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Sushma does it again, helps Pak toddler with heart ailment to get visa

Source: PTI
June 02, 2017 21:27 IST
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India has issued a medical visa to a two-and-a-half-month-old baby from Pakistan, suffering from a heart disease, after his father sought intervention of External Affairs Minister Sushma Swaraj.

Swaraj's intervention came after the infant's father brought the matter to her notice on Twitter.

Earlier this week, Ken Sid, a Pakistani national, reached out to Swaraj through the social media platform for a medical visa for his son, who has a heart complication which cannot be treated in Pakistan.

"The child will not suffer. Please contact Indian High Commission in Pakistan. We will give the medical visa," she had said. The family had been trying to get a visa for three months.

"It is heartening to see humanity prevailing despite many differences. Thank you for your efforts. Humanity prevails! God bless everyone," the child's father tweeted.

An official at the Indian high commission said that a four-month medical visa has been issued to the family so that the boy could undergo heart surgery in India.

However, in another case, Swaraj asked a Pakistani lawyer to get a recommendation from Pakistan's foreign affairs advisor Sartaj Aziz .

"I am sorry to know that your father requires liver transplant. It appears there is some misunderstanding," Swaraj tweeted, and added "We have not refused a medical visa. If Mr.@sartajaziz recommends your case, we will give the visa immediately. So instead of requesting me, please request Mr @sartajaziz."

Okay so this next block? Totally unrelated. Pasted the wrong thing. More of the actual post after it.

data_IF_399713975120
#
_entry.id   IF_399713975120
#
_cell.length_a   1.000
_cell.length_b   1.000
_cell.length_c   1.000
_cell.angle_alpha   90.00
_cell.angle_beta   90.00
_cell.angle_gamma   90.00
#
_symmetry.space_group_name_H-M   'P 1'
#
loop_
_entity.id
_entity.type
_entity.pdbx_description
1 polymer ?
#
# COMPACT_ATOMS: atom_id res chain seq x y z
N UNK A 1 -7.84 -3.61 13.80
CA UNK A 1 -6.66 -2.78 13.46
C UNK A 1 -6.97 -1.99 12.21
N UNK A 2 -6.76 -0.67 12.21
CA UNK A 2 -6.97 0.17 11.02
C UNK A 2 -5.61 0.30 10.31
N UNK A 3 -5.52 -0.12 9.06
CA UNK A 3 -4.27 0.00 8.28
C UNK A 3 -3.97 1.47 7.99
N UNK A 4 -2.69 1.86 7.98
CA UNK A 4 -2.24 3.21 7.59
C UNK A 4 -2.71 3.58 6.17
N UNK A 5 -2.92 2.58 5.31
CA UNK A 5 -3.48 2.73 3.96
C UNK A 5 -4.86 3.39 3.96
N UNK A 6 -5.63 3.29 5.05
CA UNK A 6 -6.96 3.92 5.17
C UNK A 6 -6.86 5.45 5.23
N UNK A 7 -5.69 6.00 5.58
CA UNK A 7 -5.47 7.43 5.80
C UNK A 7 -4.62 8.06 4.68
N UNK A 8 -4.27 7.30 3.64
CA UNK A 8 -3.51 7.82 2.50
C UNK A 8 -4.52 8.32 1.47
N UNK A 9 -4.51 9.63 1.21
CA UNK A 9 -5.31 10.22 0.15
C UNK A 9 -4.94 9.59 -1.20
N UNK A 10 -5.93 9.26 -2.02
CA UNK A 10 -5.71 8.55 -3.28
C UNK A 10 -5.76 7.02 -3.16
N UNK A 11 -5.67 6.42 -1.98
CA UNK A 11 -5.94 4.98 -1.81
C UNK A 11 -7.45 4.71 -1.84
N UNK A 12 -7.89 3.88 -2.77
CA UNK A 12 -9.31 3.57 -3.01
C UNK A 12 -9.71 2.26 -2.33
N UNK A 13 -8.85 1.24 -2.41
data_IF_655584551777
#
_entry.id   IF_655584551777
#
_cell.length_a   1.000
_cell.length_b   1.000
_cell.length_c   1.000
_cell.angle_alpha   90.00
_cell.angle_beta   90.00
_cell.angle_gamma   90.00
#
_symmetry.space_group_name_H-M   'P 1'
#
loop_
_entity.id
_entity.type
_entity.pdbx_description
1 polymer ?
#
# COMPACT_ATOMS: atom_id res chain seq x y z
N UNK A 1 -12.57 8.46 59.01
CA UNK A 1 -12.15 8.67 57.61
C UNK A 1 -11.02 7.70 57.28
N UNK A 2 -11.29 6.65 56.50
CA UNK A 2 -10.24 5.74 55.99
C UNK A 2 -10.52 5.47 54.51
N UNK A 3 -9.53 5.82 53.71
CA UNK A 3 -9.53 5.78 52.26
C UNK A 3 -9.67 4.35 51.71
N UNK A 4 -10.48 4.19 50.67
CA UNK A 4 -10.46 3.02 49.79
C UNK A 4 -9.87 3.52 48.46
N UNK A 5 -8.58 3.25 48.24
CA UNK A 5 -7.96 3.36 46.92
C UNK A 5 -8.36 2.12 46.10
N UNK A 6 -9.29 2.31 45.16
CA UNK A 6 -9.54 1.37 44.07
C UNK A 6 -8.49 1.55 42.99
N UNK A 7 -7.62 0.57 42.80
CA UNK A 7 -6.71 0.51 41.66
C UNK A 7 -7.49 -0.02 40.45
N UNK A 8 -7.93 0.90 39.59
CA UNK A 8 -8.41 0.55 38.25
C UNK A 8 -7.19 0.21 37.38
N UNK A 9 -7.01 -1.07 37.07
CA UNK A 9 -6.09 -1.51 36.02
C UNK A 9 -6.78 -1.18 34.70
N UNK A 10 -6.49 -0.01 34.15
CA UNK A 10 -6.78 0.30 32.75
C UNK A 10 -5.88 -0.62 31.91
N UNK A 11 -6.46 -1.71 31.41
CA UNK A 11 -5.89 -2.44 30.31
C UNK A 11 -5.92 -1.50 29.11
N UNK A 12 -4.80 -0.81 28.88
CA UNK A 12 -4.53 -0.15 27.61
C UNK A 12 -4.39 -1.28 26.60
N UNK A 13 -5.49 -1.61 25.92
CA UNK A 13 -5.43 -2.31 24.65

She was responding to a tweet by one Mazhar Hussain, who said, "@SushmaSwaraj dear Madam! I'm a lawyer from Pakistan, my father needs urgent visa for liver transplant in India. Please help us."

In the aftermath of Kulbhushan Jadhav episode, India had said, "We have suggested that their Foreign Minister or Foreign Affairs Advisor Sartaz Aziz give a recommendation letter and it will be cleared immediately, without any delay", adding the insistence on a recommendation letter would enable to ascertain that the requests received from Pakistan are genuine.

Ailing Pakistanis frequently to travel to India on medical visas to seek treatment for complicated health problems.

Indian hospitals have previously reported receiving around 500 patients from Pakistan every month. Many of the unwell needed a liver transplant, which costs between Rs 2-3 million.

In 2015, five-year-old Basma from Pakistan had been granted a visa to India for an emergency liver transplant surgery. There are now many tales like hers, sometimes with footnotes on how the travelling patients were helped financially by Indians.

However, the visa process for travellers who want to visit India for medical reasons has slowed amid rising tensions between the two countries over a number of reasons, including the issue of cross-border terrorism and Pakistani military sentencing to death Indian national Jadhav on charges of espionage.

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